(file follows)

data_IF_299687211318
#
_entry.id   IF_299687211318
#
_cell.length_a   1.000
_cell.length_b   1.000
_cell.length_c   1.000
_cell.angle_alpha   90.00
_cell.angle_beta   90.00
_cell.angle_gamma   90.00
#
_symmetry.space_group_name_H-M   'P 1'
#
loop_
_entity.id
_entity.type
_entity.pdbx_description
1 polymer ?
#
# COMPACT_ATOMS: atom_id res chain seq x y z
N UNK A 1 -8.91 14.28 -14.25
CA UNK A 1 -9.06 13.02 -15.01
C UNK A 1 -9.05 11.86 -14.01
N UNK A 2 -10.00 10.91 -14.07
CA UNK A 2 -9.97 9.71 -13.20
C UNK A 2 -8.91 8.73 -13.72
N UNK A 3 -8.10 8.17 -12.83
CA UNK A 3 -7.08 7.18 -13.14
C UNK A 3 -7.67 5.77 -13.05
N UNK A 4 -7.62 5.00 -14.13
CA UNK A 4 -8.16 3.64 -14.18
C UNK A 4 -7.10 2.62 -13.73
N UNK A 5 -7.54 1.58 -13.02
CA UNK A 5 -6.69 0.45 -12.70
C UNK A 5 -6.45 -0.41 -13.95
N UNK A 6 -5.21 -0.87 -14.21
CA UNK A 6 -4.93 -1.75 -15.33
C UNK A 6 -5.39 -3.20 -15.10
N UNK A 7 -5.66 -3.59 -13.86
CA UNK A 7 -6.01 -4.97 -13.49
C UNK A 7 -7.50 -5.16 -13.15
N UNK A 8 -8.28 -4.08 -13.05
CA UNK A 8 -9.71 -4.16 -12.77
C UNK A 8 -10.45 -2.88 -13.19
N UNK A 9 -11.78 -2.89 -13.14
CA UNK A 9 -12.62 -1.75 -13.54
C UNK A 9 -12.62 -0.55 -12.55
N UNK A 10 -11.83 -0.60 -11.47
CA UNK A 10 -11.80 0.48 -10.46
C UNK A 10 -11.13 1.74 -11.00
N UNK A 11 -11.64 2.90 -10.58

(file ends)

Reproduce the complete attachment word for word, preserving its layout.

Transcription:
data_IF_299687211318
#
_entry.id   IF_299687211318
#
_cell.length_a   1.000
_cell.length_b   1.000
_cell.length_c   1.000
_cell.angle_alpha   90.00
_cell.angle_beta   90.00
_cell.angle_gamma   90.00
#
_symmetry.space_group_name_H-M   'P 1'
#
loop_
_entity.id
_entity.type
_entity.pdbx_description
1 polymer ?
#
# COMPACT_ATOMS: atom_id res chain seq x y z
N UNK A 1 -8.91 14.28 -14.25
CA UNK A 1 -9.06 13.02 -15.01
C UNK A 1 -9.05 11.86 -14.01
N UNK A 2 -10.00 10.91 -14.07
CA UNK A 2 -9.97 9.71 -13.20
C UNK A 2 -8.91 8.73 -13.72
N UNK A 3 -8.10 8.17 -12.83
CA UNK A 3 -7.08 7.18 -13.14
C UNK A 3 -7.67 5.77 -13.05
N UNK A 4 -7.62 5.00 -14.13
CA UNK A 4 -8.16 3.64 -14.18
C UNK A 4 -7.10 2.62 -13.73
N UNK A 5 -7.54 1.58 -13.02
CA UNK A 5 -6.69 0.45 -12.70
C UNK A 5 -6.45 -0.41 -13.95
N UNK A 6 -5.21 -0.87 -14.21
CA UNK A 6 -4.93 -1.75 -15.33
C UNK A 6 -5.39 -3.20 -15.10
N UNK A 7 -5.66 -3.59 -13.86
CA UNK A 7 -6.01 -4.97 -13.49
C UNK A 7 -7.50 -5.16 -13.15
N UNK A 8 -8.28 -4.08 -13.05
CA UNK A 8 -9.71 -4.16 -12.77
C UNK A 8 -10.45 -2.88 -13.19
N UNK A 9 -11.78 -2.89 -13.14
CA UNK A 9 -12.62 -1.75 -13.54
C UNK A 9 -12.62 -0.55 -12.55
N UNK A 10 -11.83 -0.60 -11.47
CA UNK A 10 -11.80 0.48 -10.46
C UNK A 10 -11.13 1.74 -11.00
N UNK A 11 -11.64 2.90 -10.58